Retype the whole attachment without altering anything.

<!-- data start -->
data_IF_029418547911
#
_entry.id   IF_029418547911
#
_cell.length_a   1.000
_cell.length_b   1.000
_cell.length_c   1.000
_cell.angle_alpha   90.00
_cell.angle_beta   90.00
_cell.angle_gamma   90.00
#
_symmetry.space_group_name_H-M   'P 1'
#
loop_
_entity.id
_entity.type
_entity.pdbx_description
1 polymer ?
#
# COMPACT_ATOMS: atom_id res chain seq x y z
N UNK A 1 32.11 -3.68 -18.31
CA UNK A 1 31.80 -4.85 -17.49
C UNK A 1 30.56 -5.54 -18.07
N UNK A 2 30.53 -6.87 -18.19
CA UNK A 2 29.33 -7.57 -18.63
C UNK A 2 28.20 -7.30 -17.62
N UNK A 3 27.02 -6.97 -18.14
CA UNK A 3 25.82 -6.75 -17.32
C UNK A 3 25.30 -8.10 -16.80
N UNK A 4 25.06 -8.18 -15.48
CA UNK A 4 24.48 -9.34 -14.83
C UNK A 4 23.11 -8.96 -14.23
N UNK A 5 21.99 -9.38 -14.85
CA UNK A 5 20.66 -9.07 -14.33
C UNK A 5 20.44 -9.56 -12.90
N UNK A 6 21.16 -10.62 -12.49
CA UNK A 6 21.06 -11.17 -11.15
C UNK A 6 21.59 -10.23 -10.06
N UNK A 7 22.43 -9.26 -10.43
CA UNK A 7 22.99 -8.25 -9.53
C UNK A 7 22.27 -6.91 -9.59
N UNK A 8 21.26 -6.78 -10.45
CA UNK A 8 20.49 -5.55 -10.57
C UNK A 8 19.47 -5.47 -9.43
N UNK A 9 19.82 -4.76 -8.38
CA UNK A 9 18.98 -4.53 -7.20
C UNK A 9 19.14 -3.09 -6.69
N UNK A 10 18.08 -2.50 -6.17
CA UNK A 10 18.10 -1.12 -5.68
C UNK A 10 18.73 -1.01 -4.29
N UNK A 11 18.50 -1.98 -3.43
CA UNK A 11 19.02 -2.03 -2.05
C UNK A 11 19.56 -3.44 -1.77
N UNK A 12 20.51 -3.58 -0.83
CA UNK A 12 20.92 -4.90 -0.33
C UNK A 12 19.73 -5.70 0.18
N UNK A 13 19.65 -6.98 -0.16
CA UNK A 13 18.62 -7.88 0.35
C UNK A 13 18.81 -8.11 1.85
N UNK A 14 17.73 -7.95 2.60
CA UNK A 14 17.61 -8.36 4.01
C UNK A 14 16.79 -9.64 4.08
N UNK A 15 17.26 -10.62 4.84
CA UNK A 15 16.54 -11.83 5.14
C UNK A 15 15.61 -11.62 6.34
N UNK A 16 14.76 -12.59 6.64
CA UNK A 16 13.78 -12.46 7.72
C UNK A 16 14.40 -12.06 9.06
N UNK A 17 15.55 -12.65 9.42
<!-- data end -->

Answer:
data_IF_029418547911
#
_entry.id   IF_029418547911
#
_cell.length_a   1.000
_cell.length_b   1.000
_cell.length_c   1.000
_cell.angle_alpha   90.00
_cell.angle_beta   90.00
_cell.angle_gamma   90.00
#
_symmetry.space_group_name_H-M   'P 1'
#
loop_
_entity.id
_entity.type
_entity.pdbx_description
1 polymer ?
#
# COMPACT_ATOMS: atom_id res chain seq x y z
N UNK A 1 32.11 -3.68 -18.31
CA UNK A 1 31.80 -4.85 -17.49
C UNK A 1 30.56 -5.54 -18.07
N UNK A 2 30.53 -6.87 -18.19
CA UNK A 2 29.33 -7.57 -18.63
C UNK A 2 28.20 -7.30 -17.62
N UNK A 3 27.02 -6.97 -18.14
CA UNK A 3 25.82 -6.75 -17.32
C UNK A 3 25.30 -8.10 -16.80
N UNK A 4 25.06 -8.18 -15.48
CA UNK A 4 24.48 -9.34 -14.83
C UNK A 4 23.11 -8.96 -14.23
N UNK A 5 21.99 -9.38 -14.85
CA UNK A 5 20.66 -9.07 -14.33
C UNK A 5 20.44 -9.56 -12.90
N UNK A 6 21.16 -10.62 -12.49
CA UNK A 6 21.06 -11.17 -11.15
C UNK A 6 21.59 -10.23 -10.06
N UNK A 7 22.43 -9.26 -10.43
CA UNK A 7 22.99 -8.25 -9.53
C UNK A 7 22.27 -6.91 -9.59
N UNK A 8 21.26 -6.78 -10.45
CA UNK A 8 20.49 -5.55 -10.57
C UNK A 8 19.47 -5.47 -9.43
N UNK A 9 19.82 -4.76 -8.38
CA UNK A 9 18.98 -4.53 -7.20
C UNK A 9 19.14 -3.09 -6.69
N UNK A 10 18.08 -2.50 -6.17
CA UNK A 10 18.10 -1.12 -5.68
C UNK A 10 18.73 -1.01 -4.29
N UNK A 11 18.50 -1.98 -3.43
CA UNK A 11 19.02 -2.03 -2.05
C UNK A 11 19.56 -3.44 -1.77
N UNK A 12 20.51 -3.58 -0.83
CA UNK A 12 20.92 -4.90 -0.33
C UNK A 12 19.73 -5.70 0.18
N UNK A 13 19.65 -6.98 -0.16
CA UNK A 13 18.62 -7.88 0.35
C UNK A 13 18.81 -8.11 1.85
N UNK A 14 17.73 -7.95 2.60
CA UNK A 14 17.61 -8.36 4.01
C UNK A 14 16.79 -9.64 4.08
N UNK A 15 17.26 -10.62 4.84
CA UNK A 15 16.54 -11.83 5.14
C UNK A 15 15.61 -11.62 6.34
N UNK A 16 14.76 -12.59 6.64
CA UNK A 16 13.78 -12.46 7.72
C UNK A 16 14.40 -12.06 9.06
N UNK A 17 15.55 -12.65 9.42